school especially cares for young albinos who, after leaving Mitindo primary school, would
attend a safe inclusive secondary school at St. Therese secondary school.
School philosophy of the new school: The new inclusive child rights focused school seeks
to help especially female, rural, handicapped and orphaned Tanzanian children and
adolescents to access inclusive educational services in a non-violent settingwithout
corporal punishment and bullying based on evidence-based teaching methodologies.
Inclusive education is a key policy objective for the education of children and youths with
special educational needs and disabilities. The new school will be a safe environment for
the children and adolescents enrolled. The school will also contribute to offer an
employment and internships to university student teachers in Tanzania mainly from SAUT
to teach in the new school nearby in the Nyashishi-Misungwi District in Mwanza Region.
The teachers employed and children attending St.Therese new inclusive secondary school
should live, work and learn together within the spirit of a family setting. Pupils enrolled will
be respectedand protected to form St.Therese secondary school into a model secondary
school offering inclusive education without any form of isolation, exclusion, bullying,
violence or corporal or humiliatingpunishment. The school aims at reaching a total of 250
secondary school children in the catchment area of Misungwi district; about 20% of the
students would be special needs students, especially pupils with albinism, other mental,
psychological or physical handicaps and disabilities and with problems of HIV/AIDS. The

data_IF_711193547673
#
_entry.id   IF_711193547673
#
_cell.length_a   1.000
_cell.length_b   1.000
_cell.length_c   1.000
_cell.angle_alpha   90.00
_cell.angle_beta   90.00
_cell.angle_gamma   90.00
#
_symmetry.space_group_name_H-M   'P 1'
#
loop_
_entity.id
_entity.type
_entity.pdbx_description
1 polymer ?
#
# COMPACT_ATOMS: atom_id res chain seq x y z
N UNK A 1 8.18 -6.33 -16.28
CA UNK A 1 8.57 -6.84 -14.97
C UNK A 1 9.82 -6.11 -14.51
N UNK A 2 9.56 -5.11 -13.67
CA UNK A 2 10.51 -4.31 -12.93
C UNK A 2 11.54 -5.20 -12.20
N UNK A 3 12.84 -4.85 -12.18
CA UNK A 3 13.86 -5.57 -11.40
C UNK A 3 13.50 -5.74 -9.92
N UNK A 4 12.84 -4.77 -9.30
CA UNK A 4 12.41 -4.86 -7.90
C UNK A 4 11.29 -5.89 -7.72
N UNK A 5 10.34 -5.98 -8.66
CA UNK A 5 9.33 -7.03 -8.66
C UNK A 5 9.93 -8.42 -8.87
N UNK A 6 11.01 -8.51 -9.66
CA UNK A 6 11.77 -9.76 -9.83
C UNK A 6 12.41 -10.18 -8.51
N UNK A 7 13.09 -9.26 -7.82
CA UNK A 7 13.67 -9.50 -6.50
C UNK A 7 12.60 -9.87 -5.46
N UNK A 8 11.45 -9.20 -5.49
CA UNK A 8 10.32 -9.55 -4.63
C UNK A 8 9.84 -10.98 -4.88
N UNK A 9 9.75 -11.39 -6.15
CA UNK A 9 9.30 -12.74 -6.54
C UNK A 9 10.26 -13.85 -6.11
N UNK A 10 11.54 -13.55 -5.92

school also enrolls especially orphans, children from poor and broken families andchildren
with social problems. The school’s objective is to empower students and take care of them
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84
especially those who are perceived to be weak in the Tanzanian society like orphans or
handicapped children. Pupils will learn to appreciate diversity and respect and understand
children of differing abilities and cultures, as these kids play and learn together. They will
not develop behaviors of hurting or hunting children with albinism or otherhandicaps.
Schools are important places for children to develop friendships and learn social skills;
both skills are cornerstones for emotional and intellectual competence. In inclusive
classrooms children are expected to learn to read, write and do mathematics cooperatively
and without exclusion. The philosophy of inclusion is helping all children to learn and
benefit morally, academically and socially.
Methodical and didactical concepts in the new school
Sensitive teacher-student interactions: The children are taught to play peacefully with
supportive adults who educate rather than using strict discipline. The teachers believe in
emotional competence allowing the child to form a connectedness that grows into a sense
of shared humanity. The teachers at the new school have to sign a contract not to use any
form of cruel or inhumane behavior or punishment, but live and teach in a non-violent
manner. Pupils can report any form of violence to the headmaster.
Mentoring and coaching by university students: In order to achieve these objectives,